The 2014 Young Historian Prize Awardee George Emmanuel Borrinaga of Palo, Leyte (sic, Tacloban), son of my good friend and fellow historian Rolando Borrinaga, taught the Filipino people something lately. He was able to decipher some mysterious things Antonio Pigafetta, the chronicler of the Magellan-Elcano expedition, recorded about this very island where we are at now, Homonhon. According to him, the reason why Homonhon was described by Pigafetta as uninhabited was that the island was sacred land for the dead, and at the same time the abode of the Supreme God of the ancient Waray people whose name was Makapatag. The young Borrinaga further pointed out that the Spaniards recorded Visayan folklore in the 16th century which says that all human beings, whether fair, dark or white, were brethren and would all come together in the Visayas and coexist.
Surprisingly, the ancient Warays of Suluan, a nearby island from here, also part of Guiuan, discovered in this island of Homonhon the skinny, deprived of nourishment, dehydrated, and almost dying crew of Ferdinand Magellan. On March 16, 1521, our ancestors from Suluan already saw their ships. The following day, March 17, 1521, these unfortunate foreigners landed in Homonhon, unconscious how sacred the land was, and enjoyed the freshwater there, a wild boar, and, most likely, fruits. Then the next day, March 18, 1521, our ancestors landed in Homomhon with their grandly decked chief and signaled friendship. Magellan thought these people from Suluan would attack them. They could not understand each other at first yet our ancestors understood the language of humanity. Pigafetta may not have captured the nuance of this gesture and the symbolism of Homonhon to our ancestors, but what our ancestors exhibited is typically Filipino. We call it pakikipagkapwa in Filipino psychology or the sense of seeing someone as an extension of yourself. It’s a uniquely Filipino value worthy of celebration this 2021 Quincentennial Commemorations in the Philippines—and it all happened here in Homonhon.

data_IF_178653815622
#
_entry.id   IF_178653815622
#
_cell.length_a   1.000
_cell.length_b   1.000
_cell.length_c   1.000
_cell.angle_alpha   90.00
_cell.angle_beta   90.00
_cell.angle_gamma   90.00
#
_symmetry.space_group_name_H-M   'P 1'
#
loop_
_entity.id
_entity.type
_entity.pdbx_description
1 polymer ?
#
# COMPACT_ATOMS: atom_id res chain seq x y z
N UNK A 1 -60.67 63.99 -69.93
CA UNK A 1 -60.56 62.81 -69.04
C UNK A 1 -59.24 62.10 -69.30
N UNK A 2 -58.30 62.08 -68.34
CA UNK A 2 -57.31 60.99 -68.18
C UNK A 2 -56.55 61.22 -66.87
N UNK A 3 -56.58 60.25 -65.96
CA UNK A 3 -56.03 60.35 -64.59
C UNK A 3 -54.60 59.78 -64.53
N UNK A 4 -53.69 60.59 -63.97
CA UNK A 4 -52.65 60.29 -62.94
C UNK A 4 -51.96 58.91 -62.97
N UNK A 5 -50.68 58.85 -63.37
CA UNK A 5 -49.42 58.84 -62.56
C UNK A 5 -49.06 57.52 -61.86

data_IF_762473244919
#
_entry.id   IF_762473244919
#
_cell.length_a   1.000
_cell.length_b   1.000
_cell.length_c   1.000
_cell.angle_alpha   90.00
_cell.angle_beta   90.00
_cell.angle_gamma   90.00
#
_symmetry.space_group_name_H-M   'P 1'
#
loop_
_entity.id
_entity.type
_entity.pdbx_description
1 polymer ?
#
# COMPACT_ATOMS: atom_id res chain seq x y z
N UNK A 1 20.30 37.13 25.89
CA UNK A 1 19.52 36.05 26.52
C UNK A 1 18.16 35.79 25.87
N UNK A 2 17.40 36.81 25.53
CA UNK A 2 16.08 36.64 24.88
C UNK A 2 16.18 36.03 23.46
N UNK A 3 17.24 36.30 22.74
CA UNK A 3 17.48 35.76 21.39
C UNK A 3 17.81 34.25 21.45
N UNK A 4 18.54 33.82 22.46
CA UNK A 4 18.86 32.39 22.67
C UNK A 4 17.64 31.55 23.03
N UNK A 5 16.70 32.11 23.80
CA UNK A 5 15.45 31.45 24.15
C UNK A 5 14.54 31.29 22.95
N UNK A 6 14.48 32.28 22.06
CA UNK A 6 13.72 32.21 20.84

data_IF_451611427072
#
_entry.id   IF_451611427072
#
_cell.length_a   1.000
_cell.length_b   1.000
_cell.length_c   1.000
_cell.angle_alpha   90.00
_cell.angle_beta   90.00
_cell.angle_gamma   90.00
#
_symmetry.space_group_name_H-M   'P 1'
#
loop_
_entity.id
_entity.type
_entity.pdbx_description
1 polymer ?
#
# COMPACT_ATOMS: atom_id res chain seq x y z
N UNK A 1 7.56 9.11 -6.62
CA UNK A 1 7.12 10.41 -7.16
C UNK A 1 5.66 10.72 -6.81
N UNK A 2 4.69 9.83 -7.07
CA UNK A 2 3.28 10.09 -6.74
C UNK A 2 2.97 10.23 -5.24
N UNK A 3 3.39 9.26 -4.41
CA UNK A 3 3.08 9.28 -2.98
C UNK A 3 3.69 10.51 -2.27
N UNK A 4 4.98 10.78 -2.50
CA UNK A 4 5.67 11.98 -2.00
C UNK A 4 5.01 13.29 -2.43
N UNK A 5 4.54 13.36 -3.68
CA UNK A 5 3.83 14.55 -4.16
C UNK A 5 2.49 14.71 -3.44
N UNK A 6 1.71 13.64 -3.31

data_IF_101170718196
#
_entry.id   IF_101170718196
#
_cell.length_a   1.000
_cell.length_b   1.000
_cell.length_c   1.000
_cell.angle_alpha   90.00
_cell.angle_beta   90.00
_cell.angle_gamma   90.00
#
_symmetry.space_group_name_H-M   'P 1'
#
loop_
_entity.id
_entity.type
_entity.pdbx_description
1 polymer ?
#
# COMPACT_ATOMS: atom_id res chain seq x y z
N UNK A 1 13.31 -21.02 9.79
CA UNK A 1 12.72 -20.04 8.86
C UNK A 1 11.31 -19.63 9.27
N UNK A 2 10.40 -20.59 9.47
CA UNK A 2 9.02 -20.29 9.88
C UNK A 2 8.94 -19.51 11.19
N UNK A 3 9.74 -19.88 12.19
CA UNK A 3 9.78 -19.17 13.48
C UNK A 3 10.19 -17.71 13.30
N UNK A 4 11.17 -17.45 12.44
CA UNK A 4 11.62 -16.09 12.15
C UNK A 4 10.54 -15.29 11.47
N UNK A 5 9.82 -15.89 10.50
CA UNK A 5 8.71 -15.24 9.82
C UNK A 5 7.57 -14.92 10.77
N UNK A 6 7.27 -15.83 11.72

Unfortunately, a lot of Filipinos, as well as foreign nationals, do not know this episode in the history of the first circumnavigation of the world. We are glad that today, we are marking that episode through this historical marker we are about to unveil. This marker shall be a perpetual reminder to those who will visit this place of our heritage of compassion which we are known at. 500 years later, things have changed but not the kind of compassion we have inherited from our great ancestors. Be conscious of the beautiful things about our culture, and it is as if our ancestors are enshrined deep in our hearts and in our souls. And with this, surely we will get to where we want to go and what we want to be, as an individual, a family, a community, a society, a country.
Dr. Rene R. Escalante is the Chairperson of the National Historical Commission of the Philippines and concurrently the Executive Director of the National Quincentennial Committee. He delivered the message during the unveiling of the Homonhon Quincentennial Historical Marker, Homonhon Island, Guiuan, Eastern Samar, 17 March 2021.